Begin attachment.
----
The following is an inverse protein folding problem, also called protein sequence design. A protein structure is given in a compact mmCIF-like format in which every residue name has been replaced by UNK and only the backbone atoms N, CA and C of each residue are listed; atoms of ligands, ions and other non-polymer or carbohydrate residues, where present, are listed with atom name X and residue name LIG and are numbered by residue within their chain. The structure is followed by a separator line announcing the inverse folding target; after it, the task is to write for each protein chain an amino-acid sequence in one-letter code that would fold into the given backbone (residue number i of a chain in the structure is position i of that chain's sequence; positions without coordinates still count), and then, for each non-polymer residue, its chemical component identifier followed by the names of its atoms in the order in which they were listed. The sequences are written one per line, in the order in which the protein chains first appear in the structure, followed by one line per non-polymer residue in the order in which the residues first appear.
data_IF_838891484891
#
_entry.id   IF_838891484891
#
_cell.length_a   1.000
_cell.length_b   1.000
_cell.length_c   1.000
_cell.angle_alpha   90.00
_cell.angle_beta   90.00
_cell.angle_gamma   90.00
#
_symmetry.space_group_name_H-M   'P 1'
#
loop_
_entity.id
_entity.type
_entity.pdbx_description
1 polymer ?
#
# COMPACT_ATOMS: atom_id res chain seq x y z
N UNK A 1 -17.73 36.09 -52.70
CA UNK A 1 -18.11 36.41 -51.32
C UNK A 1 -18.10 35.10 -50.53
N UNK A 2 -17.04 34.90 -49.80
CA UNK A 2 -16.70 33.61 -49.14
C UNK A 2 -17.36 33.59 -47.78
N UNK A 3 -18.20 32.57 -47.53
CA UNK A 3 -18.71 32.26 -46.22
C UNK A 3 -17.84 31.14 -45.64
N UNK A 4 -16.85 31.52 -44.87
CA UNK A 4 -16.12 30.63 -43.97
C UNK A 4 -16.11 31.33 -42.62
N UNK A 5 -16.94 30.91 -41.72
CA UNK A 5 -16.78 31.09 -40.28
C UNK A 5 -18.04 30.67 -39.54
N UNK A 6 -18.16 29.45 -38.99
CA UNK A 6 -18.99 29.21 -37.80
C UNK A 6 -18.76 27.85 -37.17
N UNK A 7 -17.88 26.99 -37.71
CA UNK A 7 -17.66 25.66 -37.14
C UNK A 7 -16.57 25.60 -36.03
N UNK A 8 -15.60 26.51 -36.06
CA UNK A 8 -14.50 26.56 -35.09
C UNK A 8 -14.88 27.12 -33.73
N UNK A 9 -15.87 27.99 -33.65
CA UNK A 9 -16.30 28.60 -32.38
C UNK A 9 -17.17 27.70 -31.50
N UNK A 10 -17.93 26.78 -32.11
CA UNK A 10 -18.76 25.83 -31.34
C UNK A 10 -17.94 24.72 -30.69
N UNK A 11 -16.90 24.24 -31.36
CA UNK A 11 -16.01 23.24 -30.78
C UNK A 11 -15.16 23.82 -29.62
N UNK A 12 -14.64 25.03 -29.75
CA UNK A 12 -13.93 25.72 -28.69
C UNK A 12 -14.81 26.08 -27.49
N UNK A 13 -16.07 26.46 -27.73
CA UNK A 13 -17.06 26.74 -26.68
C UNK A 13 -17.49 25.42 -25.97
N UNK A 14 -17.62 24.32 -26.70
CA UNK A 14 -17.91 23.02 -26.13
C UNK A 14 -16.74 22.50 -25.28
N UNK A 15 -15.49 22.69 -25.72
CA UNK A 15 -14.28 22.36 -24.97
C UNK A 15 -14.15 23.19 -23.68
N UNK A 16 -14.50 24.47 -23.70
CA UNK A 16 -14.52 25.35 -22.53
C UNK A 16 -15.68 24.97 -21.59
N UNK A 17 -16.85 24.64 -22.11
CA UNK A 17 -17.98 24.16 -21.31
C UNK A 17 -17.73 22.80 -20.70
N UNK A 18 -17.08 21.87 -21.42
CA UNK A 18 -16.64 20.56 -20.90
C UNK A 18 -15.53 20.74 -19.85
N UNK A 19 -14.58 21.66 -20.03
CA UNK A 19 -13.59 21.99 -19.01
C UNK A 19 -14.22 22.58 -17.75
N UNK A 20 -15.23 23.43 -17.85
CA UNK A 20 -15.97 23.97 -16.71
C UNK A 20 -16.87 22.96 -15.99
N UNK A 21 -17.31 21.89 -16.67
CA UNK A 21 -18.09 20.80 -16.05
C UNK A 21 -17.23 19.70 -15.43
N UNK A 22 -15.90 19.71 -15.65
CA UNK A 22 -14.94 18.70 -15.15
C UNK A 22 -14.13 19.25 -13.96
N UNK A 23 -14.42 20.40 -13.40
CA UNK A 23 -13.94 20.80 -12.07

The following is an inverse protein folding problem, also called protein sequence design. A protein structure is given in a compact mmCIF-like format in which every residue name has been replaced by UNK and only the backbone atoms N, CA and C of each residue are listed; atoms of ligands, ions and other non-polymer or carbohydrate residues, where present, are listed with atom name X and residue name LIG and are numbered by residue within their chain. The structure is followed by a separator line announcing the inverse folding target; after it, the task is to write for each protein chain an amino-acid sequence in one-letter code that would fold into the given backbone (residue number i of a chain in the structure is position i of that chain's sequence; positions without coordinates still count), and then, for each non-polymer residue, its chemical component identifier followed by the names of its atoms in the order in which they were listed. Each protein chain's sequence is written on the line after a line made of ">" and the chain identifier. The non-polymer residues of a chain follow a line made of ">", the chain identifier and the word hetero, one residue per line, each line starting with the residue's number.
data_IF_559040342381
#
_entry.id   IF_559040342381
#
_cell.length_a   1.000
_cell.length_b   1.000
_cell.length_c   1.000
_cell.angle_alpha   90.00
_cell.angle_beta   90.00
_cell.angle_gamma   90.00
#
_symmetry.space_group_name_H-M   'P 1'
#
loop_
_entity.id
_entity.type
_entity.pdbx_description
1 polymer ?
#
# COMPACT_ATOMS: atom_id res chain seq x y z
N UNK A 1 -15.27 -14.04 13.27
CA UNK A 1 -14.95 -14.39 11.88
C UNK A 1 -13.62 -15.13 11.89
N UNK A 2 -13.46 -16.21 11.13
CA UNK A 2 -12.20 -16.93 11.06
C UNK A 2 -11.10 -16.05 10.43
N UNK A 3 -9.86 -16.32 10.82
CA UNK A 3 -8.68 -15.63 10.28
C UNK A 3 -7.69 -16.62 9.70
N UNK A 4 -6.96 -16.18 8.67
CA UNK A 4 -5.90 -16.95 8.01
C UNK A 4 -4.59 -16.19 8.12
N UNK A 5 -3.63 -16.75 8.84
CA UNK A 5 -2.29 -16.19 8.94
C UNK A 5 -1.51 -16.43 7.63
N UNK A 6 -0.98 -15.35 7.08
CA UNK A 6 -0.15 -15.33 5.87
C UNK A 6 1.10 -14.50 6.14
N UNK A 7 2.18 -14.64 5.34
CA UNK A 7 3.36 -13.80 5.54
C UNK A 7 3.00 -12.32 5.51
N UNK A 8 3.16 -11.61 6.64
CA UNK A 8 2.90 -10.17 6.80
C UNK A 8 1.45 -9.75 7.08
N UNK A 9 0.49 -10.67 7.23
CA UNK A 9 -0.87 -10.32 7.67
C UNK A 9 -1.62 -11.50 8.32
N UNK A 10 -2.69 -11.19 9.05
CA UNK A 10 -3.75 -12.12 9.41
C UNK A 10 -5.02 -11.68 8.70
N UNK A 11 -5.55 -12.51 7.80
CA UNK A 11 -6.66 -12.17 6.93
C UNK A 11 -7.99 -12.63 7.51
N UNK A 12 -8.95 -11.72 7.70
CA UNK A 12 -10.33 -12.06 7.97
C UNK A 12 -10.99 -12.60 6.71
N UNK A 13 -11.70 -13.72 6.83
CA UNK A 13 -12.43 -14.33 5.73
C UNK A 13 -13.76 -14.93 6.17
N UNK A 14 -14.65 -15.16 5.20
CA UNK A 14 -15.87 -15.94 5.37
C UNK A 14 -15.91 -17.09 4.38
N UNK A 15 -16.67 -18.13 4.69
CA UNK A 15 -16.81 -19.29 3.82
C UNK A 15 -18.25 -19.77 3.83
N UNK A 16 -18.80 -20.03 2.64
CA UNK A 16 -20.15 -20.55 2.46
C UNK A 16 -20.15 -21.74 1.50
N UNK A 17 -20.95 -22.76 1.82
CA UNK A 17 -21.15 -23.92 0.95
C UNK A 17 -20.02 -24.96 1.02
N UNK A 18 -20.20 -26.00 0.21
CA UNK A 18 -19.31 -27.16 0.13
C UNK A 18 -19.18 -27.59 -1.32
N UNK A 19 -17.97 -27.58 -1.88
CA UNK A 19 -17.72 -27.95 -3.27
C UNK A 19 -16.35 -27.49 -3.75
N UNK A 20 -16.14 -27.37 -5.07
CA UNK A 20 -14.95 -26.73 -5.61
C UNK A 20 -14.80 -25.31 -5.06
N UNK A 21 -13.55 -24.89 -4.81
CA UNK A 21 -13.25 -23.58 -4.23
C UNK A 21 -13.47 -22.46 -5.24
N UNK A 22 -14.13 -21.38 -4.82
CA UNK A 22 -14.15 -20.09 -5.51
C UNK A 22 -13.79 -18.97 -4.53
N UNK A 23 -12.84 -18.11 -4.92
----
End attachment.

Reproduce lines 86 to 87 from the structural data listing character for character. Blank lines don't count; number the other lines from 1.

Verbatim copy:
CA UNK A 22 -14.94 18.70 -15.15
C UNK A 22 -14.13 19.25 -13.96